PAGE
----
WHITE SANDS MISSILE RANGE, N.M. — The U.S. Army is planning a rigorous, large-scale Limited User Test, or LUT, of its Increment 1 Early Brigade Combat Team technologies at White Sands Missile Range, N.M., later this year. The evaluation will test robots, sensors, UAVs and a battlefield network in Afghan-like mountainous terrain.
|A Soldier prepares to use a SUGV to enter and search a tunnel on Fort Bliss, Texas.
Source: Army Photo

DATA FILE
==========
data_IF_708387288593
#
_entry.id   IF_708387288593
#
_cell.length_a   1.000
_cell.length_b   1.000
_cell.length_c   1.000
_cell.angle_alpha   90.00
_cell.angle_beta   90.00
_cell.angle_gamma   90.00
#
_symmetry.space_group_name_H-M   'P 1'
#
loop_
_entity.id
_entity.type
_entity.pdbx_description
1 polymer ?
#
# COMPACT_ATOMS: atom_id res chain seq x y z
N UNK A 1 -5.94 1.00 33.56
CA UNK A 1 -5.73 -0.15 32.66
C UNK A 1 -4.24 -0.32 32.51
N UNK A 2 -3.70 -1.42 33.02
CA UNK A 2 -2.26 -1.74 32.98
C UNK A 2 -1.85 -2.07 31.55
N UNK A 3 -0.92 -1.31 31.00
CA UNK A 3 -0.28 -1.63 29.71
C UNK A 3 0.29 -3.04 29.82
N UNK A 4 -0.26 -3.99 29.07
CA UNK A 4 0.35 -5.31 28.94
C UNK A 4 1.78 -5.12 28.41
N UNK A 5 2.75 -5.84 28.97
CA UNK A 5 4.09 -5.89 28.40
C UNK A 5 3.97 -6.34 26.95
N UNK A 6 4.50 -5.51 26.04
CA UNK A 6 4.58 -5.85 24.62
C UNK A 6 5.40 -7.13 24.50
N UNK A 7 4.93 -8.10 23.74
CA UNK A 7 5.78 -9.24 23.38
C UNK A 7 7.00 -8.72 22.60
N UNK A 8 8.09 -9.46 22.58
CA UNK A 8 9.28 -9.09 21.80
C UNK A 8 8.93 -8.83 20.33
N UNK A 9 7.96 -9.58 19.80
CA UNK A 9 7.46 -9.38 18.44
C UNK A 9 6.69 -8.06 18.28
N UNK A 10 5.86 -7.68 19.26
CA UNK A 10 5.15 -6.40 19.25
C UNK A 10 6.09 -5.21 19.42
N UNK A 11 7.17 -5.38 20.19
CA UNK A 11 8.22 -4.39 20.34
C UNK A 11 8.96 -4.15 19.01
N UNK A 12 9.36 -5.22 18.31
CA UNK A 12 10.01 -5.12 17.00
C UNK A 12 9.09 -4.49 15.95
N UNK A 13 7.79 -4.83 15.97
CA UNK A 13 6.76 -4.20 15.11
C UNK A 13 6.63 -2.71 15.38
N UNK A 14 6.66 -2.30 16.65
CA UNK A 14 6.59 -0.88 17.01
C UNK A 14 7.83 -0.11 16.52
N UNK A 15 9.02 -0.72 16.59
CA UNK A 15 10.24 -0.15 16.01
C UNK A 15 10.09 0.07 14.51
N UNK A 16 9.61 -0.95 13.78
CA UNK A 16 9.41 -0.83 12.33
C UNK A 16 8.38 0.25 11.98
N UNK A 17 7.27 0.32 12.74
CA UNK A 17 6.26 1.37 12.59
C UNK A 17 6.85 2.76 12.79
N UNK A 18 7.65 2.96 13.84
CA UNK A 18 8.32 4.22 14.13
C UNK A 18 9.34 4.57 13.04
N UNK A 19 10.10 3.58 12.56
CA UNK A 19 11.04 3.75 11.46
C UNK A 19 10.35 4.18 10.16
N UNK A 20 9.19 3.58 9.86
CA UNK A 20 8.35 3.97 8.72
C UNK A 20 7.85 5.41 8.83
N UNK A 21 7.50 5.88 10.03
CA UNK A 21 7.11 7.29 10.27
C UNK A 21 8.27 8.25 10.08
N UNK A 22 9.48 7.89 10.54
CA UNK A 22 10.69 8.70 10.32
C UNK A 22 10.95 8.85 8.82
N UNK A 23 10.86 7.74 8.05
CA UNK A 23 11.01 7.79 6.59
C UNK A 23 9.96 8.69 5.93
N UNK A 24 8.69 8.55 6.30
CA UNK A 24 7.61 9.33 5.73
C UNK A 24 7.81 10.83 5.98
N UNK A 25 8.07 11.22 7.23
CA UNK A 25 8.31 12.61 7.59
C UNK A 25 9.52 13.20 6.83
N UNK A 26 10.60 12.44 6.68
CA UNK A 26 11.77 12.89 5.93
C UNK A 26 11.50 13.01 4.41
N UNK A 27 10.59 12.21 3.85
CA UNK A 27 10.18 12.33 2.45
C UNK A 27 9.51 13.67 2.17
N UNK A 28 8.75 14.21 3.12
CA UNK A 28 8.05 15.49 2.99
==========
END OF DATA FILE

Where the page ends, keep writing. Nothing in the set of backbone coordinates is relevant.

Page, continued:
Spanning a 35-kilometer area, the 2010 LUT will be more than five times larger than the 2009 LUT which tested the same technologies on the company level scale in the five-kilometer area known as Adobe Village. “We had a company-sized test last year — a very small footprint in Adobe Village. This year we have a battalion and we have added two more villages,” said Maj. Gen. Keith Walker, director of the Army’s Future Force Integration Directorate, Fort Bliss, Texas. “In 2011 we will spread the brigade a good 70 kilometers.” The test range for the 2010 LUT — designed in part by Afghan war veterans — is a large next-step in an incremental testing approach aimed at preparing the first unit to deploy to Afghanistan with Increment 1 technologies: the U.S. Army’s 3rd brigade, 1st Armored Division. “In 2012 — the first IBCT will deploy to Afghanistan and it will take with it the first capability package,” said Walker. The LUT will test sensors such as the Small Unmanned Ground Vehicle, or SUGV, robot in urban and non-urban environments such as 80,000-square foot buildings, caves and mountains. “We’ve put a village up in the mountains for complex terrain and non-line-of-sight situations. We got to be able to pass information across the network at significant distances,” said Jerry Tyree, Director of the Army Evaluation Task Force (AETF), Program Executive Office Integration. “The unit will be spread out. There will be a Forward Operating Base and a mountain village.” As one of their objectives during the exercise, soldiers will have to raid, take over and sustain operations from the mountain village, Tyree said. The 2010 LUT will not only add more space, people and terrain to the test; it will include more equipment and assets such as the Shadow and Raven UAS, said Paul Mehney, spokesman for PEO Integration. The idea is to place more stress on the battlefield network by increasing the ranges as well as the number of nodes, he said. “The thrust of this is to make sure that the network with the radios will perform up to standard in these type of higher stress environments,” said Mehney. The Increment 1 technologies, which include the SUGV, Tactical and Urban Unattended Ground Sensors, Class 1 UAS and “networked” vehicles — are designed to share voice, video and sensor data across the force in real time using high bandwidth waveforms such as Soldier Radio Waveform (SRW) and Wideband Networking Waveform (WNW). “Right now the IBCT does not have a terrestrial-based digital network. We are offering it to them. All they do now is share position location information at the squad leader, platoon level. Now, we are giving them fusion of data and screens to project it —it is robust, scalable and long range,” said Col. John Wendel, program manager, Infantry Brigade Combat Team. In early technical performance measures, SRW has demonstrated an ability to move sensor information at ranges up to 12 kilometers and WNW demonstrated an ability to connect nodes 20 miles apart; These ranges, which still need to be proven out in formal testing, represent an exponential increase over the previous year. In fact, key aim of the expanded 2010 LUT will be to test the repairs and reliability “fixes” made as a result of lessons learned from the 2009 LUT. “We have fixed everything. All of those repairs and corrective actions are built into the software, the hardware and the training plans to make sure we are doing things right and that we are not going to have repeats of failures. We have also done accelerated destructive testing to find new failures that haven’t occurred yet in the field and we have fixed those,” said Wendel. The LUT will also test Humvees and Mine Resistant Ambush Protected vehicles configured with Network Integration Kits (NIK) allowing them to link to the battlefield network, view sensors feeds and share information across the force; among other things, the NIKs include a Joint Tactical Radio Systems Ground Mobile Radio (JTRS GMR), an Integrated Computer System and a Blue Force Tracker display screen. “By putting the NIK in Humvees and MRAPs, we’re kind of doing a retrograde with what has already proven itself in combat. The NIK is the something we are testing as part an integration kit to pull all these sensory inputs from the other systems,” said Col. Randy Lane, AETF commander.
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